So what is it these chemists — the people who have access to the body of knowledge and patterns of reasoning that define chemistry — find problematic about the “chemophobia” of others? What do they hope to accomplish by pointing it out?

Part of where they’re coming from is probably grounded in good old fashioned deficit-model reasoning, but with more emphasis on helping others learn a bit of chemistry because it’s cool. There’s usually a conviction that the basics of the chemistry that expose the coolness are not beyond the grasp of adults of normal intelligence — if only we explain in accessibly enough. Ash Jogalekar suggests more concerted efforts in this direction, proposing a lobby for chemistry (not the chemical industry) that takes account of how people feel about chemistry and what they want to know. However it’s done, the impulse to expose the cool workings of a bit of the world to those who want to understand them should be offered as a kindness. Otherwise, we’re doing it wrong.

Another part of what moves the chemists I know who are concerned with chemophobia is that they don’t want people who are not at home with chemistry to get played. They don’t want them to be vulnerable to quack doctors, nor to merchants of doubt trying to undermine sound science to advance a particular economic or political end, nor to people trying to make a buck with misleading claims, nor to legitimately confused people who think they know much more than they really do.

People with chemical know-how could help address this kind of vulnerability, being partners to help sort out the reliable information from the bogus, the overblown risks from risks that ought to be taken seriously or investigated further.

But short of teaching the folks without access to the body of knowledge and patterns of reasoning that define chemistry everything they know to be their own experts (which is the deficit model again), providing this kind of help requires cultivating trust. It requires taking the people to whom your offering the help seriously, recognizing that gaps in their chemical understanding don’t make them unintelligent or of less value as human beings.

And laughing at the expense of the people who could use your help — using your superior chemical knowledge to punch down — seems unlikely to foster that trust.

Janet D. Stemwedel About the Author: Janet D. Stemwedel is an Associate Professor of Philosophy at San José State University. Her explorations of ethics, scientific knowledge-building, and how they are intertwined are informed by her misspent scientific youth as a physical chemist. Follow on Twitter @docfreeride.

The views expressed are those of the author and are not necessarily those of Scientific American.

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  1. 1. Physicalist1 8:53 pm 07/12/2013

    As I see it, the dihydrogen monoxide bit is legitimate if and when it points out:

    (i) Just because something might sound like a scary chemical, doesn’t mean that it’s dangerous.

    (ii) Everything — even everyday “natural” stuff — is composed of chemicals.

    So while it’s true that you shouldn’t try to insult someone for not being able to parse a chemistry term, the joke can have a place in emphasizing that it’s a mistake to fear something just because it’s a scary sounding chemical.

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  2. 2. Physicalist1 8:55 pm 07/12/2013

    BTW, when trying to log in using Google, Sci Am asks permission to “Manage your contacts.” Not sure why they want access to my contacts, but I’m not real comfortable with that.

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  3. 3. rkipling 12:50 am 07/13/2013

    Yes, punching down as discussed is self-congratulatory and pointless. I would even argue that someone entertained by the Dihydrogen Monoxide joke isn’t as far removed from those he mocks as he may imagine. But Clarke limits the discussion to mocking ignorance resulting from a lack of access to a good education. This seems to suggest that if only everyone had access to a good education ignorance would not exist, and we know this is not the case.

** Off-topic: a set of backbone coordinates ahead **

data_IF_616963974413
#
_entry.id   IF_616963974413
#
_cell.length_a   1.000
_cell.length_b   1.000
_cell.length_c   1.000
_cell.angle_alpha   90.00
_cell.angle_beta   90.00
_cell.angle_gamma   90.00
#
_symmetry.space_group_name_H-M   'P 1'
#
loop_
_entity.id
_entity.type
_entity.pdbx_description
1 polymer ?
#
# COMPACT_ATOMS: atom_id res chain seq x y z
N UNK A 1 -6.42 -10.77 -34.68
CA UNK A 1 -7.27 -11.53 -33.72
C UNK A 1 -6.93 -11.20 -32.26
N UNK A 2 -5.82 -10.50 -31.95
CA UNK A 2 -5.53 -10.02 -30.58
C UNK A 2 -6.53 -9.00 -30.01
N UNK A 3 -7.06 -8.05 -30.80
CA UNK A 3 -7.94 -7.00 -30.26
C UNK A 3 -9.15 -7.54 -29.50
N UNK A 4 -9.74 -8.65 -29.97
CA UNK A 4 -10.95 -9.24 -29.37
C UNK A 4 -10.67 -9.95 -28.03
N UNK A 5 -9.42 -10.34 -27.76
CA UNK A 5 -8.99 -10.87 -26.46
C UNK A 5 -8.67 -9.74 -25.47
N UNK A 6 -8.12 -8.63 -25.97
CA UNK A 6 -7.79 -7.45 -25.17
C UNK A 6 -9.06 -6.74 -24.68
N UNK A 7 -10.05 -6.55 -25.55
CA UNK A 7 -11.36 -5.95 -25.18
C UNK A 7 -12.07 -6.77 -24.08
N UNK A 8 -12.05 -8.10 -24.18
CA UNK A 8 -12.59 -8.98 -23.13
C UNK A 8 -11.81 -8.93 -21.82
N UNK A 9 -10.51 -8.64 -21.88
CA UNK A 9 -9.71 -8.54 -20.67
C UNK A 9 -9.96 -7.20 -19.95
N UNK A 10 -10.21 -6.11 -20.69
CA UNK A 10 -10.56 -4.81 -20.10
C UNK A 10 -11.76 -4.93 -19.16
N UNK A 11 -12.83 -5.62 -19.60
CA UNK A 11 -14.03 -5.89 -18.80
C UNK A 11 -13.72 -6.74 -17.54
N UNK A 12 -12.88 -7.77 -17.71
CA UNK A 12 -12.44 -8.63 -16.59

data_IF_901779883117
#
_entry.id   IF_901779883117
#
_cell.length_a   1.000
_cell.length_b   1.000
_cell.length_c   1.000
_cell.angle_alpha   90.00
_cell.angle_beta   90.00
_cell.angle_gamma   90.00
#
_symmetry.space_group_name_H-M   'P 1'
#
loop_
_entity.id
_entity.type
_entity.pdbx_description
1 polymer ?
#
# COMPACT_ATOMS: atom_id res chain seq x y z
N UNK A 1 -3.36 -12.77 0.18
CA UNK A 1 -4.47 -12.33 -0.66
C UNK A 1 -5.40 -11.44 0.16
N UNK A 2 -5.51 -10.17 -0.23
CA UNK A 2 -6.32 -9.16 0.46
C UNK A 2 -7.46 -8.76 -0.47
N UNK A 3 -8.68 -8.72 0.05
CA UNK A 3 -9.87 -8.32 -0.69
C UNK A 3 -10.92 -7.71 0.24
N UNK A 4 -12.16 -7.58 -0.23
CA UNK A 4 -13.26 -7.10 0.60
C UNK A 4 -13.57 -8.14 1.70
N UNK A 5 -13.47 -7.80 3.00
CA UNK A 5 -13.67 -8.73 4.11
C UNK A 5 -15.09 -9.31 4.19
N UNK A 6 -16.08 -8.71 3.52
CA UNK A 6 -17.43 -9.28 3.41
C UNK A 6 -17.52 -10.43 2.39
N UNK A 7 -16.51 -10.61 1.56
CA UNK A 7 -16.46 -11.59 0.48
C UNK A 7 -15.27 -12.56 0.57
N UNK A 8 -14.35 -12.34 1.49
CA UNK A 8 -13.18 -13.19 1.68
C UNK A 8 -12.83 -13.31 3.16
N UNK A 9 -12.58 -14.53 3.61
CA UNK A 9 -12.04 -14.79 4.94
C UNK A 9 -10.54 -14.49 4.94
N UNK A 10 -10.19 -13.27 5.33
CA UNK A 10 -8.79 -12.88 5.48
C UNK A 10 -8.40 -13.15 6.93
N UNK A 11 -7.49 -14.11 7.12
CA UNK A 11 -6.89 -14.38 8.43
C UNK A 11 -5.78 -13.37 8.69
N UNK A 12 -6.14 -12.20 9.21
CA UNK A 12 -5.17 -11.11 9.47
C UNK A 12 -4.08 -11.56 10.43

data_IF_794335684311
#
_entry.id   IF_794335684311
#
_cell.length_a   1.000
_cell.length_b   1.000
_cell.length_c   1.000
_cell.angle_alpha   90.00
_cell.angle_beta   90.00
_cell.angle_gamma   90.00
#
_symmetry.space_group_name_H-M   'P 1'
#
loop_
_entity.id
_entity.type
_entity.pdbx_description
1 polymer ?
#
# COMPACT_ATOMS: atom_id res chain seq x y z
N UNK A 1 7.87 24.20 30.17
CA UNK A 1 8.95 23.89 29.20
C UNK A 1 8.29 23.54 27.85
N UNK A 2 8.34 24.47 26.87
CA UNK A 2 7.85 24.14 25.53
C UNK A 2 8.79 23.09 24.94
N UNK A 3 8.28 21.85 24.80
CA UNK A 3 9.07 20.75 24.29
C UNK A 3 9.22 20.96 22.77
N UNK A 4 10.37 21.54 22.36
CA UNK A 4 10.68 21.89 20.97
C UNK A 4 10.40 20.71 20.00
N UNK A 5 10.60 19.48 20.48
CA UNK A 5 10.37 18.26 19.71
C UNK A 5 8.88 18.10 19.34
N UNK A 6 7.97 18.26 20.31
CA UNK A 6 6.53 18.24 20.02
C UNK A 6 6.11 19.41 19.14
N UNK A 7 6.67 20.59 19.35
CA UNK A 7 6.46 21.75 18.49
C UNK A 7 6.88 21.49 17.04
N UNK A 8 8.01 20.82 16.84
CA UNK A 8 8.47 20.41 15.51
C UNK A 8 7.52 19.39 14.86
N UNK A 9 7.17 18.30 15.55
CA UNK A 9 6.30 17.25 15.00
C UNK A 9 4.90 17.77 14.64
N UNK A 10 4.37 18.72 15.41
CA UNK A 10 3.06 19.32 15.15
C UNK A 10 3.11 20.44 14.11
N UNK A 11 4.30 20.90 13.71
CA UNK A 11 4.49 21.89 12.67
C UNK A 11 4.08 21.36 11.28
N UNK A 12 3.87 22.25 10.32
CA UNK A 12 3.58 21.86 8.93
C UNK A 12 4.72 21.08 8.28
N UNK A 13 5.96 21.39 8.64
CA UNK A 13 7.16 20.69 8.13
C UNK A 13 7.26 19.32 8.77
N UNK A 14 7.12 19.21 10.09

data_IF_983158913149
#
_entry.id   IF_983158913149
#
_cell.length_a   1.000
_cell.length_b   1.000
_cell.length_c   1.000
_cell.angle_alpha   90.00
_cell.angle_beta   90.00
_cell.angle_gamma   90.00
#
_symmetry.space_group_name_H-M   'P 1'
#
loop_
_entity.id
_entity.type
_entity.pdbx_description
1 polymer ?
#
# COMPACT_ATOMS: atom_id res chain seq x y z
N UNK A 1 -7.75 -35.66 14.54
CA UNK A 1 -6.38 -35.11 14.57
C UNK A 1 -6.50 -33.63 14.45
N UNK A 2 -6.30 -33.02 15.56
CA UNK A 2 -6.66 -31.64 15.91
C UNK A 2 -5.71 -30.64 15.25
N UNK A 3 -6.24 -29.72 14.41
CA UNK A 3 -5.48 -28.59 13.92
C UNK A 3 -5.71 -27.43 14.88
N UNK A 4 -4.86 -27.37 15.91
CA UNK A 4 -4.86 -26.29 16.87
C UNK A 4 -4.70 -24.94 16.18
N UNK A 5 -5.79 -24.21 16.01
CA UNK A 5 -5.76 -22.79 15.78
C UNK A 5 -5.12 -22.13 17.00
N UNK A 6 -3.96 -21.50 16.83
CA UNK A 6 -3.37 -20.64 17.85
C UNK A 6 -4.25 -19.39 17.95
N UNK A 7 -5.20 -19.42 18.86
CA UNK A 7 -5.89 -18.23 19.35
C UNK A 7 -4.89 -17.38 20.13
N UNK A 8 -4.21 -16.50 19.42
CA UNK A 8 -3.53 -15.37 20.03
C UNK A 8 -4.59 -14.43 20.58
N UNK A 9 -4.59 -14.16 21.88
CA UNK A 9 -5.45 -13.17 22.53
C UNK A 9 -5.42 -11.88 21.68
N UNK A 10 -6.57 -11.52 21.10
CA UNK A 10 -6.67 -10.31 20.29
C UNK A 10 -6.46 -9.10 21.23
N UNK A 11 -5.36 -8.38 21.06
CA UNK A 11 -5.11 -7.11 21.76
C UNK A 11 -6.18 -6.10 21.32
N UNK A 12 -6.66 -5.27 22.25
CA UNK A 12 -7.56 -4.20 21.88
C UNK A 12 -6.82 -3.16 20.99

I am unconvinced that anything approaching 50% of the population will ever have the interest to learn even the basics of chemistry or the scientific method. It’s my guess that the capacity to learn is similarly absent, but that also comes only from personal observations. I defer to your more informed opinion if you disagree. (This is not sarcasm. As an educator I assume you have better information.) Were there legions of Janet Stemwedels as educators I would be more hopeful.

    Realistically I think we try to arm as many potential leaders as we can with a basic understanding of science and hope for the best.

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  4. 4. David Cummings 12:14 pm 07/13/2013

    I’m sorry, but if you’re a normal mentally-healthy adult (older than a 6th grader, really) and you can’t recognize Dihydrogen Monoxide you deserve to be laughed at. Should the rest of us walk around on pins and needles careful not to offend people who get all their news from late night comedy shows and all their science from reality TV? Sorry, Charlie. If it’s funny, I’m laughing at it. If you haven’t spent the .0001% of your brain power necessary to grasp H2O and someone makes you the butt of a joke because of that fact, well then, that’s just too bad.

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  5. 5. Janet D. Stemwedel in reply to Janet D. Stemwedel 3:26 pm 07/13/2013

    @ David Cummings:

    So, you feel entitled to laugh. Does doing so actually help? Even if you’ve concluded that the person at whose expense you’re laughing is utterly unreachable on the scientific literacy and/or critical thinking front (something which I’m inclined to believe is not a sure thing), does it advance the larger cause of scientific literacy and/or critical thinking to do so?

    Or, rather, does it persuade the not-unreachable who may be observing that the scientifically literate tend to be jerks?

    (I take it that this is an empirical question, but until the data are in, I lean towards playing it safe rather than burning potentially useful bridges.)

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  6. 6. David Cummings 4:36 pm 07/13/2013

    I am not a comedian but comedians do laugh at people, don’t they? Ever watch TV? Why is this particular joke (the H2O joke) suddenly so insensitive?

    I know the reason. Because it’s laughing at the “wrong” people. It’s ok to laugh at the “right” people. But when you laugh at the “wrong” people, suddenly long screeds are written about how laughing is “not helpful”.

    What total BS.

    On the larger subject of science education: